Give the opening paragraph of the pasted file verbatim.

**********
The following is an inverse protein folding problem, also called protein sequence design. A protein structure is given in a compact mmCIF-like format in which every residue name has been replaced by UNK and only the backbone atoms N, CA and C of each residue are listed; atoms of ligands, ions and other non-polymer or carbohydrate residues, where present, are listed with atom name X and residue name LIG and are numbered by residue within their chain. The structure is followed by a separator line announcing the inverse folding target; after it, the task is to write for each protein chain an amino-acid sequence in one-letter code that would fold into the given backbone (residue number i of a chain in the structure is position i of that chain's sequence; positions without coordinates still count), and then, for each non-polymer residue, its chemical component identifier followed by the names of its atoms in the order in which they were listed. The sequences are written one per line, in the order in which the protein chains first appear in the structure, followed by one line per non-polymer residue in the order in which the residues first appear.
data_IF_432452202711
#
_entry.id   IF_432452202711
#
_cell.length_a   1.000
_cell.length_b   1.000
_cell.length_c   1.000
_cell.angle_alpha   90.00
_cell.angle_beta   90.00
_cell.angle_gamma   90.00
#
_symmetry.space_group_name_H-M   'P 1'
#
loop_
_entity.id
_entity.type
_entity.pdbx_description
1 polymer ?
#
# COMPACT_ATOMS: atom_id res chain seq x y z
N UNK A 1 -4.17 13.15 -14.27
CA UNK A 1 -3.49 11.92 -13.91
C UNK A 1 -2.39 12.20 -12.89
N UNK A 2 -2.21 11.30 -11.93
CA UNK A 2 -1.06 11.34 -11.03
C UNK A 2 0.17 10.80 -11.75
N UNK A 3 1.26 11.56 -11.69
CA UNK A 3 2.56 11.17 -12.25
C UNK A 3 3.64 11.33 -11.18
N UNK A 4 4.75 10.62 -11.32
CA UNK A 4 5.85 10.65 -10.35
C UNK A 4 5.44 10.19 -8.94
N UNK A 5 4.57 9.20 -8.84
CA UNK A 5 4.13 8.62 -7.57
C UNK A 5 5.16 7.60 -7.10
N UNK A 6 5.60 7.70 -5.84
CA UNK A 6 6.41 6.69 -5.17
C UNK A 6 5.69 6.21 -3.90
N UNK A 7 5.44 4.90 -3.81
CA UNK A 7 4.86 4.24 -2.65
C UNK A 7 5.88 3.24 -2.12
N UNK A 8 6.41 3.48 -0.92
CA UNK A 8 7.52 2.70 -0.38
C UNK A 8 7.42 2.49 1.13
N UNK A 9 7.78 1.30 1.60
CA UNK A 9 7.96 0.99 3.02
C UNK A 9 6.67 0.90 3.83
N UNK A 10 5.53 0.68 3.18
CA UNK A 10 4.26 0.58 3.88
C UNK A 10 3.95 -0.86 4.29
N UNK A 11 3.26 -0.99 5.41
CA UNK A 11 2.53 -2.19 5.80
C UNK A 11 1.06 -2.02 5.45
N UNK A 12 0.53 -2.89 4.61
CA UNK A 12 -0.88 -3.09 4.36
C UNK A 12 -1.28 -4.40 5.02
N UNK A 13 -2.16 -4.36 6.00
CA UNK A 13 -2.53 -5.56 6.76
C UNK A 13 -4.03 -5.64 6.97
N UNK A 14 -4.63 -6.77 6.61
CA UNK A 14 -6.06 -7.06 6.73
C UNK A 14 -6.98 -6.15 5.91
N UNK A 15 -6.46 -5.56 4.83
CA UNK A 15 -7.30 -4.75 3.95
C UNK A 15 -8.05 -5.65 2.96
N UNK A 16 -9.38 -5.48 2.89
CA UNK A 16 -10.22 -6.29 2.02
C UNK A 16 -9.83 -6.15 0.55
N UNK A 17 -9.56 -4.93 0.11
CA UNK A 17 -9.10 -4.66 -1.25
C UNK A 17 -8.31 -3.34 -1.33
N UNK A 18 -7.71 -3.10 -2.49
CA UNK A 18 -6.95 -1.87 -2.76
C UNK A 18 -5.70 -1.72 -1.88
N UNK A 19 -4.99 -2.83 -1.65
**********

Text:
The following is an inverse protein folding problem, also called protein sequence design. A protein structure is given in a compact mmCIF-like format in which every residue name has been replaced by UNK and only the backbone atoms N, CA and C of each residue are listed; atoms of ligands, ions and other non-polymer or carbohydrate residues, where present, are listed with atom name X and residue name LIG and are numbered by residue within their chain. The structure is followed by a separator line announcing the inverse folding target; after it, the task is to write for each protein chain an amino-acid sequence in one-letter code that would fold into the given backbone (residue number i of a chain in the structure is position i of that chain's sequence; positions without coordinates still count), and then, for each non-polymer residue, its chemical component identifier followed by the names of its atoms in the order in which they were listed. The sequences are written one per line, in the order in which the protein chains first appear in the structure, followed by one line per non-polymer residue in the order in which the residues first appear.